The FURminator resolves this issue. In fact, you may need to limit how long you use this tool on your cat because it may remove too much hair. Some owners have given their cats a bald spot by brushing too long in one place.
The FURminator is designed to give kitty a pain-free de-shedding experience. The largest one can be quite heavy, so you’ll need to be cognizant of how much weight is resting on your cat.
Especially the area over the spine needs to be treated with care so that kitty isn’t feeling too much pressure from the weight of the de-shedder.
The Best Cat Brush For Short Hair Is A Simple Brush
Short-haired cats seem to do best with the Mars Coat King Boar Bristle brush. The boar bristles are strong enough to reach through all the layers of fur but flexible enough that they do not cause pain or discomfort to your feline friend.
It is designed for short, fine hair that doesn’t have a thick undercoat.
This brush not only removes loose, dead hair, but it redistributes natural oils to make kitty’s hair shiny again. Use this regularly, and your feline will look like a show kitty.
The Best Cat Brush For Long-haired Cats Must Be Used Cautiously
Long-haired cats need a special brush, and that special brush is called the Safari Self-Cleaning Slicker Brush. Made with hundreds of thin stainless steel pins, it is designed to work tangles and mats out quickly.
Long-haired cats have a high propensity to tangle and mat, no matter how consistently you care for their coats. This brush can take on the challenges of grooming a long-haired cat with ease.
A push-button on the back retracts pins for easy cleaning once the brush is full of fur.
You have to be extremely careful with this type of brush because the steel pins are not tipped. This poses a great risk of injury to your cat if the pins contact the skin. Puncture wounds and scratches can occur if pressure is applied with this brush.
These tools also have a tendency to pull rather than gently brush, which is distressing to a kitty. Think of how much you would enjoy your hairdresser yanking and pulling your hair. Yeah, kitty doesn’t like it either.
While these may be necessary to work out tangles and mats, kitty would probably much prefer at least a tipped brush for routine grooming.
The Best Cat Brush For Mats Is A Sharp Cutter
Mats in your cat’s hair can be stressful both for you and for your cat. But with the GoPets Dematting Comb, mats don’t have to be the bane of your pet’s existence.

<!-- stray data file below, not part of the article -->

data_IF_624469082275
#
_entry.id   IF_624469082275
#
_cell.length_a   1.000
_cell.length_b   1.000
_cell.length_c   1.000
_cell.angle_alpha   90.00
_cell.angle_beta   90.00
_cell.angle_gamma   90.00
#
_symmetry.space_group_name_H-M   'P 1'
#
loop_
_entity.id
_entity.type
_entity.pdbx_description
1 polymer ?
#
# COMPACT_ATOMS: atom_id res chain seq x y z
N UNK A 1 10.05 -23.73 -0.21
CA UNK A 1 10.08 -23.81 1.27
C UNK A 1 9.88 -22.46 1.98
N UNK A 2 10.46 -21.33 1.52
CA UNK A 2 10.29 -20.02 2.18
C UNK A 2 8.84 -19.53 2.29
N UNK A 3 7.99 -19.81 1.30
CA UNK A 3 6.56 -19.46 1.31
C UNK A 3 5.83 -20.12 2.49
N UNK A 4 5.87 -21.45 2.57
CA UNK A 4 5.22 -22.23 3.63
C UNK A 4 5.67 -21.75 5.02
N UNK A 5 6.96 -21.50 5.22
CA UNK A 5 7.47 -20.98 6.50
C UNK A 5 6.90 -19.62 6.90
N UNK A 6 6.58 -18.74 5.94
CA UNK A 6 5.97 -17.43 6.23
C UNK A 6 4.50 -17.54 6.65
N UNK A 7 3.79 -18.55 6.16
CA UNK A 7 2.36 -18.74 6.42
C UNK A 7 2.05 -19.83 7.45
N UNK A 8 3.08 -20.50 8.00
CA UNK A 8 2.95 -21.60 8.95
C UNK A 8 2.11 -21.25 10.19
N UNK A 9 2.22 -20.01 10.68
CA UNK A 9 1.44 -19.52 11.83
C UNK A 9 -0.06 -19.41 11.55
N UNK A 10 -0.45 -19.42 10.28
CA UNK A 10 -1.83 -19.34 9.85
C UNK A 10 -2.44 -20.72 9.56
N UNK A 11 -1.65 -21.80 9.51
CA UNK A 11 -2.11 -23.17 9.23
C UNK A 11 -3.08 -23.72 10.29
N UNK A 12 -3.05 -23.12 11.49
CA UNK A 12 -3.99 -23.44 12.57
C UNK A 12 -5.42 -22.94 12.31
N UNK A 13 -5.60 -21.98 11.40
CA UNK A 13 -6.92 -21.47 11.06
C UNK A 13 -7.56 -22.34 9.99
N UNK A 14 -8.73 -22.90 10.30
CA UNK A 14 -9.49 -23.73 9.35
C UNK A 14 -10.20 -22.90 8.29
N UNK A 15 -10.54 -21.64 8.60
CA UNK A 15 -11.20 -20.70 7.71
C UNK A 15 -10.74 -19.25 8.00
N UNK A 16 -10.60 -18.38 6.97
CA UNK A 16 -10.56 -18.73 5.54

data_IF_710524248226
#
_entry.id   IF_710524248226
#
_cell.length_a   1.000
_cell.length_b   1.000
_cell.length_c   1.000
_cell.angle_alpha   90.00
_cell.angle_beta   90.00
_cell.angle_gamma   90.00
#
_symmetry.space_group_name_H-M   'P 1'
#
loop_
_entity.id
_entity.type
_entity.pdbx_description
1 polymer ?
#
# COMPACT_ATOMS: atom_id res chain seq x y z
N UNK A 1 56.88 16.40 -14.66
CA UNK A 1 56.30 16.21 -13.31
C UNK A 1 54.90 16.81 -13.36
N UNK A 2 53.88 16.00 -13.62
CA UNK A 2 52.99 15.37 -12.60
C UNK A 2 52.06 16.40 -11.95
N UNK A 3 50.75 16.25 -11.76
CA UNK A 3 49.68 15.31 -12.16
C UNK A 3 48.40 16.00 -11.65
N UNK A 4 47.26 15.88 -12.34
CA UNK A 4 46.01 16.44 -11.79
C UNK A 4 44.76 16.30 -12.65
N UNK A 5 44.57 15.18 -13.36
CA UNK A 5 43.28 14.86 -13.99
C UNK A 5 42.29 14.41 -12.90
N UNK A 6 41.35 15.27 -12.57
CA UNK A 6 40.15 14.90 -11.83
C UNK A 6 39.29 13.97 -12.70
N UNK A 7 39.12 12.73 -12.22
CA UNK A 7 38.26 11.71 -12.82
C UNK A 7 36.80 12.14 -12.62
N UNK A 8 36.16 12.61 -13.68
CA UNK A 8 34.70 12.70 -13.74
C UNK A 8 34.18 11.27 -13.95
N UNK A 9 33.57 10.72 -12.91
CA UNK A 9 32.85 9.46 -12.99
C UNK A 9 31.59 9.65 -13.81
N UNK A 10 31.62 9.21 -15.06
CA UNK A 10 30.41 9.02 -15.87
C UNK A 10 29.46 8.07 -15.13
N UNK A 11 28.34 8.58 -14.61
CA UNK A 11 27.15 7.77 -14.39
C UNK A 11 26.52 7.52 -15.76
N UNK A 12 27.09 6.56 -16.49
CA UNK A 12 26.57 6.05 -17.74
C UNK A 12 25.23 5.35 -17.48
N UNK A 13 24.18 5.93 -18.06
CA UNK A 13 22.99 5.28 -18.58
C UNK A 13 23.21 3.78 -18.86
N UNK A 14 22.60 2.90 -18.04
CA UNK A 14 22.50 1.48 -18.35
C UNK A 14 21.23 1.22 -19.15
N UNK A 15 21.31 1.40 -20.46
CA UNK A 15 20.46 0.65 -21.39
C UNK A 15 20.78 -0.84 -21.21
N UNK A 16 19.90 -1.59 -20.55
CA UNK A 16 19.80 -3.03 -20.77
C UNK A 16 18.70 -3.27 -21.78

- This comb has two sides; one with wide-spaced teeth and one with narrower spaced teeth. Either side will work for de-matting your cat’s long hair.
- The curved teeth are sharpened on the inside to cut through the mats instead of just tugging on them.
- This tool is designed to work with either medium or long-haired breeds, as well as breeds with multiple coats.
For this tool to work properly, the teeth need to be kept sharp. Otherwise, you’ll just be yanking clumps of hair out instead of slicing through mats. Your kitty will be in severe pain and probably won’t tolerate this activity for long.
Remember, mats form in the most sensitive places, so any tugging is going to cause your pet considerable misery.
This product should not be used for regular maintenance. It should be used only on mats. If the mats are close to the skin, you probably should let a professional groomer remove them. This tool could cause injury if it came into contact with the skin.
Here’s How To Get Mats Out Of Your Cat’s Coat
Working mats out of your pet’s coat can be a trial to your patience and a test of your cat’s forbearance.
But they must be removed because they are not only ugly, but they are painful to your cat and put him or her at risk for skin infections.
Work with it dry. Do not wet the cat’s coat before attempting to remove mat; this will only make it worse.
- Try to pull apart loose mats with your finger before combing
- Holding the hair at the base so that it doesn’t pull, gently work at the ends of the hair with a large-toothed comb
- Slowly and gently work upward toward the base of the mat
Take breaks whenever kitty gets antsy. It may take several days to completely remove the mats. Patience and persistence are the keys.
Don’t wait until it gets bad. When you notice that your cat has a small mat-forming, you should tend to it immediately because it will only get worse.
Cats that have massive mats should be tended by a vet, but if you tackle small mats as soon as you find them, professional services are not required.
Do not attempt to cut mats from your cat’s coat! This could lead to cutting your cat’s skin, which raises a whole new set of potential problems.
Your Cat Will Tell You Which Brush is Best
Ultimately, the best cat brush is the one your cat will at least tolerate, and hopefully, come to like.
Cats are notoriously picky about what they allow to touch them. They are easily overstimulated and quickly become stressed if the grooming experience is not a pleasant one for them.
Some cats love being groomed by their owners; some cats hate it. So, at the end of the day, the best brush is the one your cat will let you use on him or her.